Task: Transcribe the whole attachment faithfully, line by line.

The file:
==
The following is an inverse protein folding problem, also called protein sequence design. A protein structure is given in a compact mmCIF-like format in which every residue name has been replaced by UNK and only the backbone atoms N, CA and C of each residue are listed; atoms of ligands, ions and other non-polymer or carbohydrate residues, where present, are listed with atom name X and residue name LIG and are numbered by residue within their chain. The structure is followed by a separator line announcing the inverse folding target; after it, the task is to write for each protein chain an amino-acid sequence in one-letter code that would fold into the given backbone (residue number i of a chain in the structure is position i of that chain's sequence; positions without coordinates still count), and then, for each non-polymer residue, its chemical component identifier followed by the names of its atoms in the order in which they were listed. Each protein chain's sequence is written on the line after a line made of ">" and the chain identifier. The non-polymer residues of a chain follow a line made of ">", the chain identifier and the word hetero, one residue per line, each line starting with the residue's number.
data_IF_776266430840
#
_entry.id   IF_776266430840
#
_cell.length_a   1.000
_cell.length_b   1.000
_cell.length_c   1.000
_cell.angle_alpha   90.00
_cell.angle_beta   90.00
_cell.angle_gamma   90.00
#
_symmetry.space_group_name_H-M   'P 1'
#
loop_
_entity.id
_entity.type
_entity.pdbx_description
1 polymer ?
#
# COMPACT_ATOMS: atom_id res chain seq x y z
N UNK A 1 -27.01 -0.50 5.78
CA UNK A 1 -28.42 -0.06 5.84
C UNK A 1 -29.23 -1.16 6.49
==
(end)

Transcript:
The following is an inverse protein folding problem, also called protein sequence design. A protein structure is given in a compact mmCIF-like format in which every residue name has been replaced by UNK and only the backbone atoms N, CA and C of each residue are listed; atoms of ligands, ions and other non-polymer or carbohydrate residues, where present, are listed with atom name X and residue name LIG and are numbered by residue within their chain. The structure is followed by a separator line announcing the inverse folding target; after it, the task is to write for each protein chain an amino-acid sequence in one-letter code that would fold into the given backbone (residue number i of a chain in the structure is position i of that chain's sequence; positions without coordinates still count), and then, for each non-polymer residue, its chemical component identifier followed by the names of its atoms in the order in which they were listed. Each protein chain's sequence is written on the line after a line made of ">" and the chain identifier. The non-polymer residues of a chain follow a line made of ">", the chain identifier and the word hetero, one residue per line, each line starting with the residue's number.
data_IF_776266430840
#
_entry.id   IF_776266430840
#
_cell.length_a   1.000
_cell.length_b   1.000
_cell.length_c   1.000
_cell.angle_alpha   90.00
_cell.angle_beta   90.00
_cell.angle_gamma   90.00
#
_symmetry.space_group_name_H-M   'P 1'
#
loop_
_entity.id
_entity.type
_entity.pdbx_description
1 polymer ?
#
# COMPACT_ATOMS: atom_id res chain seq x y z
N UNK A 1 -27.01 -0.50 5.78
CA UNK A 1 -28.42 -0.06 5.84
C UNK A 1 -29.23 -1.16 6.49